Sarawak has more than 40 sub-ethnic groups, including Iban, Chinese, Malay, Bidayuh, Melanau and Orang Ulu…etc. Since each group has their distinct language and culture, this multi-ethnic diversity has provided Kuching region a rich cultural and linguistic landscape.
Gudingzi village (now renamed as JinJiang village) is located in the Fusong County, is famous for its wooden constructions. It has a history of 400 years and there are 44 households left in the village. Here, Manchu is the main ethnicity.
Due to its high altitude of 900 meters, there is only little agricultural development in the village. Therefore, the villagers mostly rely on gathering and exchanging vegetable, medicine and pine nuts from woods for money and food.
The harmony way of living with the nature has captured the attention nationwide, so does the wooden houses. Gudingzi village is now preserved as the last wooden house village at Changbai Mountain.
The Nannuoshan Tea Forest represents the tea culture of the Hani people, a minority ethnic group in Xishuanbanna. In addition, the biodiversity is so rich because of the elevation and climate. Forests located at an altitude between 1,500 to 1,600 meters are generally called monsoon evergreen broad-leave forests and forests above an altitude of 1,600 meters are called mid-montane humid evergreen broad-leave forests. Nannoushan is located at an altitude of 1,600 meters at the border of two climate zones, which explains why both tree species can be found in Nannoushan. High altitude areas in this region are also called High Altitude Wetlands because at higher altitudes, the air temperature drops, water vapor condenses, air humidifies and rainfall is more frequent. South Yunnan is located in a tropical mountainous area. The high elevation contributes to the vivid climate. South Yunnan is located in a high altitude area ranging from 67 to 3,000 meters, up to 4,000 meters above sea level. The mountain is located in a low altitude area which accounts for various climates and a rich biodiversity.The local economy exists symbiotically with the local ecology. The Dai people live in a low altitude region (the basin) and the Hani people live in the mountains. The local biodiversity is affected by the climate and living conditions of the respective groups. Both tea and bamboo cultures can be found in Nannuoshan. The blending of the two cultures is common in Yunnan.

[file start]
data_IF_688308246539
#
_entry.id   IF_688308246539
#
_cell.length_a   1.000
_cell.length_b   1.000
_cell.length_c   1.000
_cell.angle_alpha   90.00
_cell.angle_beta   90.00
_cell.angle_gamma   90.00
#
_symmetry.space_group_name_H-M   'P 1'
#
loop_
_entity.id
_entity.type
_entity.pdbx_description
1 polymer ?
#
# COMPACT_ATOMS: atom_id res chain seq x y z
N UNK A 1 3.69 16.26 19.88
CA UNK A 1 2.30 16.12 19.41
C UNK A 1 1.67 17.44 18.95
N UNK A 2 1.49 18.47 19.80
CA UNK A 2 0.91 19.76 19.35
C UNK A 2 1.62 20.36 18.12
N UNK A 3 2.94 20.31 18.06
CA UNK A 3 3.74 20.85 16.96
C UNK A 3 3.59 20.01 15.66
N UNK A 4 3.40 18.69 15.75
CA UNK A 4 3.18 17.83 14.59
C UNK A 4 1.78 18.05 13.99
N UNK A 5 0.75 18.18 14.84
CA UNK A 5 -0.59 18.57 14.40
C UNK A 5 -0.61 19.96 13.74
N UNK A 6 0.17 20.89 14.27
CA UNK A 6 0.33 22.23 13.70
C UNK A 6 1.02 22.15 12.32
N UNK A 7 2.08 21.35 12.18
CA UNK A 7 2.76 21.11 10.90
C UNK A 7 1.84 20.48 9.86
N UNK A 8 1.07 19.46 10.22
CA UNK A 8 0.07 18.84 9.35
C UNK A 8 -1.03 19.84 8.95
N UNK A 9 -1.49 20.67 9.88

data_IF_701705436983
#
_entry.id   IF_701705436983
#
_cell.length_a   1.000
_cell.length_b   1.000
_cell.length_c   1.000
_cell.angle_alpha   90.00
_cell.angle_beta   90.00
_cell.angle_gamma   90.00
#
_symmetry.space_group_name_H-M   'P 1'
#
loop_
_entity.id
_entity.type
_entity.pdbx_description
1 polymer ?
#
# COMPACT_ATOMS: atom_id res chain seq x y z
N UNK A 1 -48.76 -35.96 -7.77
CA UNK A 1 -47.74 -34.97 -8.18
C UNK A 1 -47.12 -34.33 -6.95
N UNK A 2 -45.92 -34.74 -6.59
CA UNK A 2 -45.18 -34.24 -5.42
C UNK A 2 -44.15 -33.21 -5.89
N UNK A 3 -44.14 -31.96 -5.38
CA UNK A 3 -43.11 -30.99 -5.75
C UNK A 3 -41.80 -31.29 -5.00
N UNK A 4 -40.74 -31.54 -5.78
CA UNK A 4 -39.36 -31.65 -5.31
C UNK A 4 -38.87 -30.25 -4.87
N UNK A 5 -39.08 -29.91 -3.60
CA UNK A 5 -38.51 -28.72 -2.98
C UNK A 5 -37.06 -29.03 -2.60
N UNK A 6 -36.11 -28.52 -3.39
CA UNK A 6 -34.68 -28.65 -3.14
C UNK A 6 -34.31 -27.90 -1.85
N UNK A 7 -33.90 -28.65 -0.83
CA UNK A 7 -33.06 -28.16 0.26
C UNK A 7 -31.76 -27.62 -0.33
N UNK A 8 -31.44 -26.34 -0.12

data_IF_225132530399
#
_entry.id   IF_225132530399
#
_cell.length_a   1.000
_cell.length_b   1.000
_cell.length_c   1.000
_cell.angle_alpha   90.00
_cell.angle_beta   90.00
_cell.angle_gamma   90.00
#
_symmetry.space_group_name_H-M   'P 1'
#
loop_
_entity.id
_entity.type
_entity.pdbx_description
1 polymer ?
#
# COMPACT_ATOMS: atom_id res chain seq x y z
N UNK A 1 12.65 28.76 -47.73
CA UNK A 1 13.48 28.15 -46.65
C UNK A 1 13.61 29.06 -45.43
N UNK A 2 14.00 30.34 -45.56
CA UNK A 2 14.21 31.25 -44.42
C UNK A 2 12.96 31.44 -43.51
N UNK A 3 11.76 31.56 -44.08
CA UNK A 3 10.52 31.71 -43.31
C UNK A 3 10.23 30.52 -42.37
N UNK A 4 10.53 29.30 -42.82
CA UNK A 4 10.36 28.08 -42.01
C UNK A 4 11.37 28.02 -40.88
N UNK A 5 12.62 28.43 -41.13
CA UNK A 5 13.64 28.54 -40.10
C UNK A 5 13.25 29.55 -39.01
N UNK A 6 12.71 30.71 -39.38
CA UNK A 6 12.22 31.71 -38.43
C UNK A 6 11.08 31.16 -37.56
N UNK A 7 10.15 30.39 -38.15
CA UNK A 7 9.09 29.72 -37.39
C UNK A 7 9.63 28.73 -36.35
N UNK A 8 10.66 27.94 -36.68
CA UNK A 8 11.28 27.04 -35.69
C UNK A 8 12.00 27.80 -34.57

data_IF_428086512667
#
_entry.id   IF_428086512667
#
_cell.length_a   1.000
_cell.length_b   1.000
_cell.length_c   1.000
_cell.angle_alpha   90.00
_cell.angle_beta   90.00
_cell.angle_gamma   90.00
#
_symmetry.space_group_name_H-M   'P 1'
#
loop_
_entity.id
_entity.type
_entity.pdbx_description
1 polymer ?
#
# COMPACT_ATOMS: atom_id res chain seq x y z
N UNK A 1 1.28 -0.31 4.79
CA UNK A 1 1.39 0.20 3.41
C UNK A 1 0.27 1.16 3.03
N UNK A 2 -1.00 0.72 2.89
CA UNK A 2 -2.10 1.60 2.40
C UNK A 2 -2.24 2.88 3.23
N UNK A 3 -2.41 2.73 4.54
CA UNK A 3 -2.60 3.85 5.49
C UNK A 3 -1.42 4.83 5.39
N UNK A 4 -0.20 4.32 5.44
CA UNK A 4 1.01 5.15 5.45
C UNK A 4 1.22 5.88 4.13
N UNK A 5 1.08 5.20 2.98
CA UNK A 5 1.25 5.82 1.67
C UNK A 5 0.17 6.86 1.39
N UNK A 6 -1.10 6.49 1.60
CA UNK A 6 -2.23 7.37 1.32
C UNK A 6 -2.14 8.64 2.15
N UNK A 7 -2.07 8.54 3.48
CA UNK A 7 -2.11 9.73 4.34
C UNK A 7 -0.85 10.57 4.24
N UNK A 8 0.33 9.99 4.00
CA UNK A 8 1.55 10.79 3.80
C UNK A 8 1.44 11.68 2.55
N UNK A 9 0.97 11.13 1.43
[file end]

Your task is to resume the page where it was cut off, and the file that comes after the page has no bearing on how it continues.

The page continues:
Manyangguang Forestry mostly lived by Dai people now, who use Dai language still. Dai language is 80 percent similar to Thai language in Thailand. Some Manyangguang schools teach bilingual languages (Dai language, Mandarin). To the overall village, there are no much differences from a decade ago to now, but the original wood tiles have been replaced by modern cement. Traditional Dai houses - so called Ganlan-style Architecture (Stilt-style Architecture), which often kept animal on the ground floor, and people live above. The usually use selected wood to build the Ganlan- style Architecture, because selected wood can prevent termites from decay the wooden column. Dai people also know that chicken eats termites, so they raise chicken too. In addition, they raising buffalo and pigs, so that mosquitoes will attack livestock rather than human being, deducting the chance people getting malaria.